Some gentle readers have suggested that my views of idyllic 19th century family life are egregiously misguided. “You write about families playing cards,” my detractors point out. “You don’t write about farms being foreclosed.” Hmm. “You opine about parents sharing heart-warming stories. You don’t mention siblings sharing dysentery.”
My critics go on: Little House on the Prairie was a book, a book of fiction not a biography. Then Little House of the Prairie became a TV Show–again, fiction. Little House on the Prairie was not mistitled The Real Households of Des Moines. Michael Langdon came home from a long day in the fields covered not in cow manure but in product endorsement contracts. An Iowa winter before central heating is more fun to read about than to live through.
Okay, so 19th century life was hard on farms in the midwest. The nearest credible restaurant was 1000 miles away and 100 years in the future. Nobody woke up one freezing Iowa morning and said “I have an idea: Let me suffer through potentially deadly child birth–antibiotics and anesthesia are also a lot of research and two World Wars away–so that I can sit by the fire years hence watching my grandchildren cheerfully care for one another.” Multiple births were a way of increasing the odds that some small percentage of offspring would survive to wipe the drool off grandma’s lip. Admittedly not so halcyon.
“Parenting” wasn’t a concept never mind a word a hundred years ago. In previous generations, the emphasis was on “child rearing.” Children were “seen and not heard.” Rods were seldom spared. Children “worked” around the house and on the land. (The “work” these children did by eighth grade would be enough to put me in the hospital.) Today, hitting children is appropriately called “abuse.” Not so years ago. Parenting could be summed up as “keep the children alive long enough so they can contribute to food production and then take care of us as we descend into senescence. “One more level” was not a thing. Neither was school refusal.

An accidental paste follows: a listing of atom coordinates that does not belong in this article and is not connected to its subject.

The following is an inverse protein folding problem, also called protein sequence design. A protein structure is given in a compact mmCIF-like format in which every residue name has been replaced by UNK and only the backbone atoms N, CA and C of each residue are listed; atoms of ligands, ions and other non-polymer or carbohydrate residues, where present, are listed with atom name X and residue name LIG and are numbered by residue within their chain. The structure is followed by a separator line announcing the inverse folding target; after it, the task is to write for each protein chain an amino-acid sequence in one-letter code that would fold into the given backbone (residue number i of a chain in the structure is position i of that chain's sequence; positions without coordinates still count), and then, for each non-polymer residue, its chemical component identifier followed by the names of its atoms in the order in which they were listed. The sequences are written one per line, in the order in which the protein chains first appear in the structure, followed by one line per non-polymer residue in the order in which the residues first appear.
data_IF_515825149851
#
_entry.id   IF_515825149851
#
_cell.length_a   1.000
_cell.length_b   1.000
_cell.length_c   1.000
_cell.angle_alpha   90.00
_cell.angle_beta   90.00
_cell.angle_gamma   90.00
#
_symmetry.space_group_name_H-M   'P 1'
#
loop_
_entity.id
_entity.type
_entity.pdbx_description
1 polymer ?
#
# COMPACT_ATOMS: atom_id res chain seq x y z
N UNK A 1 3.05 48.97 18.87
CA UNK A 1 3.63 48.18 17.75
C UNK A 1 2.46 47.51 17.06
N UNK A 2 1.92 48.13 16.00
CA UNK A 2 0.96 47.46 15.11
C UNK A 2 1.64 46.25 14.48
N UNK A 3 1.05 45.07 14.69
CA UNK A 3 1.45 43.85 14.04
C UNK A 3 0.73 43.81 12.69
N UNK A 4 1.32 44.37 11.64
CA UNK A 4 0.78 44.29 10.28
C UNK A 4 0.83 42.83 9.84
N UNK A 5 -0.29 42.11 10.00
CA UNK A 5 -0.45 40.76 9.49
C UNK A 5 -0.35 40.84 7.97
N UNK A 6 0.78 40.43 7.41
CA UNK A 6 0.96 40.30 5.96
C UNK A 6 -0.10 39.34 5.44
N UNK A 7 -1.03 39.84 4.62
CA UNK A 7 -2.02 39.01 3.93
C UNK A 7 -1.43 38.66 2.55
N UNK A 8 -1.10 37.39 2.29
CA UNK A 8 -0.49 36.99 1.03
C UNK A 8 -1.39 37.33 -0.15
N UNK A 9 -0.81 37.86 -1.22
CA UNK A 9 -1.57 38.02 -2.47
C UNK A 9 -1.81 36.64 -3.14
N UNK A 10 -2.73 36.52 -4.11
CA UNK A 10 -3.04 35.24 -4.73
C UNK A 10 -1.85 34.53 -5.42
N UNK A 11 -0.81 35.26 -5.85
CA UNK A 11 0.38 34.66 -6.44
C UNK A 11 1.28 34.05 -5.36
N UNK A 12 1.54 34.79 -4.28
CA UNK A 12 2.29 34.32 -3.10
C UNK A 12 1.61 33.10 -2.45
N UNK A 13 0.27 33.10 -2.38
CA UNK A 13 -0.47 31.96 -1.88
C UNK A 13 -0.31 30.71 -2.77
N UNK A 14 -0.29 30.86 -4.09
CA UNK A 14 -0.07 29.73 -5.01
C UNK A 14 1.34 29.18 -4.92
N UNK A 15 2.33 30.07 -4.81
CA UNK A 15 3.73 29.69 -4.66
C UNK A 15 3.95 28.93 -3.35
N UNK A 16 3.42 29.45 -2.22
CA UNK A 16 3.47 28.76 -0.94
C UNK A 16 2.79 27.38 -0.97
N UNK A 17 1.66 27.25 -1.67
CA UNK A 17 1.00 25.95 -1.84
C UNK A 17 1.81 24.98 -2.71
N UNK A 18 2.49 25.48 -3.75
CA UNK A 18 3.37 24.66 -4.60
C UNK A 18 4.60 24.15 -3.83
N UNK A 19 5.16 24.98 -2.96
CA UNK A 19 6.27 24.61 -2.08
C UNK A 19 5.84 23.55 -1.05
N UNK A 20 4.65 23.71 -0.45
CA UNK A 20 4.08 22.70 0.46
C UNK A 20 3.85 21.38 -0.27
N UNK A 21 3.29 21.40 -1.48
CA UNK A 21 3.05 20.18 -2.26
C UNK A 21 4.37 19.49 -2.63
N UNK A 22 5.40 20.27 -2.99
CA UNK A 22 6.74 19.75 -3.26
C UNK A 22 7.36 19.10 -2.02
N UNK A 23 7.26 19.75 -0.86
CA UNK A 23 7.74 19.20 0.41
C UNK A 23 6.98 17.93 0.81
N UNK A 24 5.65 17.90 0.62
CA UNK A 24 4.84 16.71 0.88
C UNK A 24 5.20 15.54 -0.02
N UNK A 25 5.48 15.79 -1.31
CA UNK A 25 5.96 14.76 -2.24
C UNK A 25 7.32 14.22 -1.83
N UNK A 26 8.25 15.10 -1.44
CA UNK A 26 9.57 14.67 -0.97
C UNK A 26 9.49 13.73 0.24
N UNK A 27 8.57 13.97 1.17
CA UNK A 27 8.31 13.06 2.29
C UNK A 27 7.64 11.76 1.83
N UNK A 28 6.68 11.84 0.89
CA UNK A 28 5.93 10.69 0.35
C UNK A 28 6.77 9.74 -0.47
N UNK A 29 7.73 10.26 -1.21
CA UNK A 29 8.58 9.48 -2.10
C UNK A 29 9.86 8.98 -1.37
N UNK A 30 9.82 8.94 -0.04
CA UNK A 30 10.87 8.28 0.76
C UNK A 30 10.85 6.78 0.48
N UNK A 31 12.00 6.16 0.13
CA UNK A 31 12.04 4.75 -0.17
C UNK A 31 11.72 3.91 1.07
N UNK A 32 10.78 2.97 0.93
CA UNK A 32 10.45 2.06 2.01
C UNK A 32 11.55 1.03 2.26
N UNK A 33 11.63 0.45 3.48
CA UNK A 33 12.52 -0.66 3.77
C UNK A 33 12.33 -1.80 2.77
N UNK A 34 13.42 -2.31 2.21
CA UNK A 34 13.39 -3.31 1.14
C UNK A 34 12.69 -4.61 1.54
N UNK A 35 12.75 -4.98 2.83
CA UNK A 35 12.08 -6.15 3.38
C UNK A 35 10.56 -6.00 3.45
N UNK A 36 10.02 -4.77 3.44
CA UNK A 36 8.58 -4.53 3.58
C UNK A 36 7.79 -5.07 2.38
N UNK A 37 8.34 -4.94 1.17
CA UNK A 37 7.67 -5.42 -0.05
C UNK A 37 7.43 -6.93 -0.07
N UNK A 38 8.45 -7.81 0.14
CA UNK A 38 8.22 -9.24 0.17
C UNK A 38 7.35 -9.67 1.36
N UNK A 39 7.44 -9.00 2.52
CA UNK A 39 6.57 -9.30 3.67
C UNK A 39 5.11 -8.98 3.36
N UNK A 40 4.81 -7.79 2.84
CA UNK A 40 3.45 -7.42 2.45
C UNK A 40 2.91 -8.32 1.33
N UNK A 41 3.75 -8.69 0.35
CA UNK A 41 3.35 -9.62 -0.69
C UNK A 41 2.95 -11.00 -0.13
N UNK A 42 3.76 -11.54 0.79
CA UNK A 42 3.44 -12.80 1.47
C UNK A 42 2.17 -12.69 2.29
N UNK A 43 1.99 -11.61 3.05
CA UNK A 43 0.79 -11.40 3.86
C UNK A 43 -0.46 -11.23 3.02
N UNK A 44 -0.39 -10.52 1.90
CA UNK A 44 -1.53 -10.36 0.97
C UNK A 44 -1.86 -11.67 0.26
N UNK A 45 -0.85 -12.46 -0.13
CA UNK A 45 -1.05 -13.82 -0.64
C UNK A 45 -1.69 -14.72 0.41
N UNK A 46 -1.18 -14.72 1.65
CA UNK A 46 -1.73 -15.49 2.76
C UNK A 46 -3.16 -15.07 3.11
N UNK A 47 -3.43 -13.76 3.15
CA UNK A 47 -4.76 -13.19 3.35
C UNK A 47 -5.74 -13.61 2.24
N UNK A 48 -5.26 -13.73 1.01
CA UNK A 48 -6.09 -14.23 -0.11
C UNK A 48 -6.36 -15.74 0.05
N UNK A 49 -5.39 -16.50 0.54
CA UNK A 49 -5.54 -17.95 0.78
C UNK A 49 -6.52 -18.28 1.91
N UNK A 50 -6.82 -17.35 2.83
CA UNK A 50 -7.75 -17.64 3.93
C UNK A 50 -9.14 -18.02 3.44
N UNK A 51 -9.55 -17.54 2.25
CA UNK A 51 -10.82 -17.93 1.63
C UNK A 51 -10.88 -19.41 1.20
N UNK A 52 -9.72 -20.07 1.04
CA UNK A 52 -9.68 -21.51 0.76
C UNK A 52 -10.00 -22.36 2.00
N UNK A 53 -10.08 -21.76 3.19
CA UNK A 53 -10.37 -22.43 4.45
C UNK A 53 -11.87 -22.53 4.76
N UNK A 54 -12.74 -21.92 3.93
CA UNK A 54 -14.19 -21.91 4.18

My yearning for a simpler time does not make me a Luddite. I don’t long for watching our children die for want of antibiotics. I’m not suggesting that the computer on which I’m writing this blog or the device on which you’re reading it be tossed into the volcano to appease the deities. Nobody misses the virulent racism and violence, even worse a century ago than today. Life was harder, but life wasn’t worse in every regard.
We don’t have to throw out the baby with the bathwater, to pick an unfortunate expression. Just because electronic devices now exist doesn’t mean that books are obsolete. Less horse poop is only one advantage of cars over equine transportation. But mom doesn’t have to live in her vehicle frenetically driving from soccer practice to piano lessons. The point of all those labor saving devices is to allow us more time at home sitting on the couch with our beloved children. The dishwasher, microwave, and fridge should allow us more time for Parcheesi and sitting out in the backyard pretending we know the names of the constellations. Electricity should empower rather than enslave.
Can you even begin to imagine how content your great grandparents would have been to have your modern advantages? Ice cubes year round, air travel, medications that actually work, stoves that don’t require wood chopping. Your ancestors would have been thrilled. You don’t have to allow violent video games, recreational Xanax, Internet pornography, and limousine rides for seven-year-olds into the mix.
I’m not wishing we could or recommending we should go back to adverse times. But there is something to be said for sitting on the porch with your kids, all the chores done, talking about nothing, content just to be a family with enough to eat and little to worry about.